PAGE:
COMBINED CHEMICAL AND ENZYMATIC APPROACHES TO PROTEIN GLYCOSYLATION
Prabhu, Sunaina Kiran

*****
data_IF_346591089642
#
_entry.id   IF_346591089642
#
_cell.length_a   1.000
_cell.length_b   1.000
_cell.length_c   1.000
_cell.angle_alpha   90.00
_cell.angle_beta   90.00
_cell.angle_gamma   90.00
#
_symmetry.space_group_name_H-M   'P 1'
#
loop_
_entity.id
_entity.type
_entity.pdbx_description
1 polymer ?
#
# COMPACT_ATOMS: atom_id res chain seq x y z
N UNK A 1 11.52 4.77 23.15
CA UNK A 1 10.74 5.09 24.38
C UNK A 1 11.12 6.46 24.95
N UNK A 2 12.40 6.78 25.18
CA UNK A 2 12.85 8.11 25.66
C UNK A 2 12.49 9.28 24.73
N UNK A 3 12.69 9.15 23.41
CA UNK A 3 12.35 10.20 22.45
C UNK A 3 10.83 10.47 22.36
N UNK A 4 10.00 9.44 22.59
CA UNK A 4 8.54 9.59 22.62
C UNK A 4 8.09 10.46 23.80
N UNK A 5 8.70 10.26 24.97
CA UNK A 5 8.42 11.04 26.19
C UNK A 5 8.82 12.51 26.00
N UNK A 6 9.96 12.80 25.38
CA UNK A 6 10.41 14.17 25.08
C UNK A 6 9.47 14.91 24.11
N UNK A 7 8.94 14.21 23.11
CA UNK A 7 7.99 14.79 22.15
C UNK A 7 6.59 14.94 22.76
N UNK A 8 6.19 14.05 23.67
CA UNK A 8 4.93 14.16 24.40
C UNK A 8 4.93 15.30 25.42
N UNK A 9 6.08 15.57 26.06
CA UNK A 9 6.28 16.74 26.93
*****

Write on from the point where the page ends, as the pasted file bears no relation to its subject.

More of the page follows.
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Glycosylation is a key post-translational modification of proteins and influences the structure and biological functions of proteins. Glycoproteins are significant in treating a variety of diseases and make up a large fraction of biotherapeutics. The carbohydrate structures on the proteins regulate biological activity and pharmacokinetic properties, thereby dictating the efficacy and cost of glycoprotein drugs. However, glycoproteins expressed in biological systems are heterogeneous in nature and impose a challenge to structure-function studies as well as design of potent therapeutics. Thus, developing tools to modulate the glycan structures on proteins is highly significant. In my thesis, we have explored biological and chemoenzymatic methods to generate homogeneously glycosylated therapeutic proteins. First, we designed a glycosylation machinery in Escherichia coli (E. coli) using an N-glycosyl transferase enzyme to transfer a sugar handle onto a model protein. The protein was then elaborated with a homogeneous glycoform using in vitro chemoenzymatic transglycosylation. Using this methodology, we produced a fully glycosylated human interferon alpha-2b that was biologically active and displayed significantly enhanced proteolytic stability. Next, we focused on expanding the toolbox of enzymes available to perform the chemoenzymatic glycan remodeling of proteins. Specifically, we compared the substrate specificities of the human α-L-fucosidase (FucA1) and two bacterial α-L-fucosidases (AlfC and BfFuc) with a panel of structurally well-defined core-fucosylated substrates. FucA1 was the only α-L-fucosidase to display hydrolytic activity towards full-length core-fucosylated glycopeptides and glycoproteins. Moreover, FucA1 showed low but apparent activity to remove core fucose from intact monoclonal antibodies. This finding reveals an opportunity to employ FucA1 to remove core fucose from therapeutic antibodies to improve their antibody-dependent cellular cytotoxicity. Finally, we explored modulation of core fucosylation of monoclonal antibodies through metabolic glycoengineering. We designed L-fucose analogs to potentially incorporate functionalized fucose into IgG-Fc glycan. We showed incorporation of a few fucose derivatives into antibodies and identified a concentration-dependent effect of some of the previously known analogs. While some of the novel compounds did not show effect, the study supplements the existing tools available for metabolic modulation of antibodies. In summary, these studies present feasible new approaches to produce therapeutic eukaryotic glycoproteins with desired, homogeneous glycosylation.